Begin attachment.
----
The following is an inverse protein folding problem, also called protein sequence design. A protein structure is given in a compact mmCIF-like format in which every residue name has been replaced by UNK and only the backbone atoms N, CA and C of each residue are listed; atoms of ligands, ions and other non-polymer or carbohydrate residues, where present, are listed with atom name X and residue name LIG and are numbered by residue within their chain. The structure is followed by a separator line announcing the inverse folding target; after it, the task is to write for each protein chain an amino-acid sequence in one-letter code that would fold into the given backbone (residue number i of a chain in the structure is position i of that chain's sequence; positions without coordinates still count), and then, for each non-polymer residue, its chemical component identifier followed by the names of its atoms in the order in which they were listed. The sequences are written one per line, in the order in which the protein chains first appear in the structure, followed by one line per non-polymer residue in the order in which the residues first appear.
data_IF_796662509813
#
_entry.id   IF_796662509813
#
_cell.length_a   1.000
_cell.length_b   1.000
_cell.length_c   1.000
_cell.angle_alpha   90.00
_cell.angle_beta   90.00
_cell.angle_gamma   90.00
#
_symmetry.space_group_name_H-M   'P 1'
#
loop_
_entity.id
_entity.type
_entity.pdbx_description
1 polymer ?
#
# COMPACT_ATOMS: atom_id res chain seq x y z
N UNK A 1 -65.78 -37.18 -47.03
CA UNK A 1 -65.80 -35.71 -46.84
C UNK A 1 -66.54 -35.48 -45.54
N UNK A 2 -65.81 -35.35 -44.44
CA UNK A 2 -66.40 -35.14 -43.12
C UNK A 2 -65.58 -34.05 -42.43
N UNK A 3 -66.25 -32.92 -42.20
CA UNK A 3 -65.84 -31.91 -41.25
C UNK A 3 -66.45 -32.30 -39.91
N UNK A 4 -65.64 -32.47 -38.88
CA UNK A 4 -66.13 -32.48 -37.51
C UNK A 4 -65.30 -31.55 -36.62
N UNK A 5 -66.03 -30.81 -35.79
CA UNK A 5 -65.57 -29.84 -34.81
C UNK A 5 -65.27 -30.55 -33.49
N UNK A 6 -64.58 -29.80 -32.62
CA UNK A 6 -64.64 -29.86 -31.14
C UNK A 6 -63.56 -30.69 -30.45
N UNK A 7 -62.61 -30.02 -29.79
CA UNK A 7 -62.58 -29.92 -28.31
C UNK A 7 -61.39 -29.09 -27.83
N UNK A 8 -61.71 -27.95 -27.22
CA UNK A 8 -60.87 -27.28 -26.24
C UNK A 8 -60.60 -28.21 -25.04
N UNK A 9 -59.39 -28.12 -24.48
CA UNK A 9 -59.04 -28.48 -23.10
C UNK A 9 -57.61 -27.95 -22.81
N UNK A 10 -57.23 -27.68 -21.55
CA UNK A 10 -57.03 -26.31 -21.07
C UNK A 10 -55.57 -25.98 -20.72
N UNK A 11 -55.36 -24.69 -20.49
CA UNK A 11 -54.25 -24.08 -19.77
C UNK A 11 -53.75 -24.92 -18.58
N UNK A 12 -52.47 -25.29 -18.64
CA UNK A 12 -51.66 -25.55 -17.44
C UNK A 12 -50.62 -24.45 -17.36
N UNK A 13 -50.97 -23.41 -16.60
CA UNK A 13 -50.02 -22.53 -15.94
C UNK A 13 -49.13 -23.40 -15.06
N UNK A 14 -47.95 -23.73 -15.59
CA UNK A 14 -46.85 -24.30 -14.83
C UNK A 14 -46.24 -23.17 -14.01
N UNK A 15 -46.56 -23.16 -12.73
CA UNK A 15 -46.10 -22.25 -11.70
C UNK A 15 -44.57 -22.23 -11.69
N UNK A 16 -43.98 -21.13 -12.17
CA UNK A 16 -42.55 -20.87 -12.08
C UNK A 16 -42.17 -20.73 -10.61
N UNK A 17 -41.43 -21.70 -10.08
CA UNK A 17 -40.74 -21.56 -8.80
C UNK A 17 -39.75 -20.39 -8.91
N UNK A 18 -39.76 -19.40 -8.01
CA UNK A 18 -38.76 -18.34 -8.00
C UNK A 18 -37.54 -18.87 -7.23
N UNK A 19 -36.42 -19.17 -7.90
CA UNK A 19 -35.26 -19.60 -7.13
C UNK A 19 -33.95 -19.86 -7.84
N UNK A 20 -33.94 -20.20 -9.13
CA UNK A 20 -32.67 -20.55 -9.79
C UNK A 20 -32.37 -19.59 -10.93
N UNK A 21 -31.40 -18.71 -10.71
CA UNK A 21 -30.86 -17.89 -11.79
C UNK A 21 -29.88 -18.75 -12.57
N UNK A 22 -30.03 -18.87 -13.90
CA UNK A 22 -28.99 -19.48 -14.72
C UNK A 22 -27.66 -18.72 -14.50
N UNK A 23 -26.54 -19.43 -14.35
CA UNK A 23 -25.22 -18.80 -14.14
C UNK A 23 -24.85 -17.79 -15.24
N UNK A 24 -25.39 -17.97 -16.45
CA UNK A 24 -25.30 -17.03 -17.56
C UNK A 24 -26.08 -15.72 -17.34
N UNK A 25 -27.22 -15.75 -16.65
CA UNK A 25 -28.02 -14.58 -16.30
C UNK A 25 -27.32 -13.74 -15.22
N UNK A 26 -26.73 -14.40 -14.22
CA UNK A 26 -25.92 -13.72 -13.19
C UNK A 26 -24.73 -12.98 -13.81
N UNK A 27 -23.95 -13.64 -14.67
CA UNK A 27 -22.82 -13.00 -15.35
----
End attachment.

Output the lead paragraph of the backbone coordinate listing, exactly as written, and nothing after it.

The following is an inverse protein folding problem, also called protein sequence design. A protein structure is given in a compact mmCIF-like format in which every residue name has been replaced by UNK and only the backbone atoms N, CA and C of each residue are listed; atoms of ligands, ions and other non-polymer or carbohydrate residues, where present, are listed with atom name X and residue name LIG and are numbered by residue within their chain. The structure is followed by a separator line announcing the inverse folding target; after it, the task is to write for each protein chain an amino-acid sequence in one-letter code that would fold into the given backbone (residue number i of a chain in the structure is position i of that chain's sequence; positions without coordinates still count), and then, for each non-polymer residue, its chemical component identifier followed by the names of its atoms in the order in which they were listed. The sequences are written one per line, in the order in which the protein chains first appear in the structure, followed by one line per non-polymer residue in the order in which the residues first appear.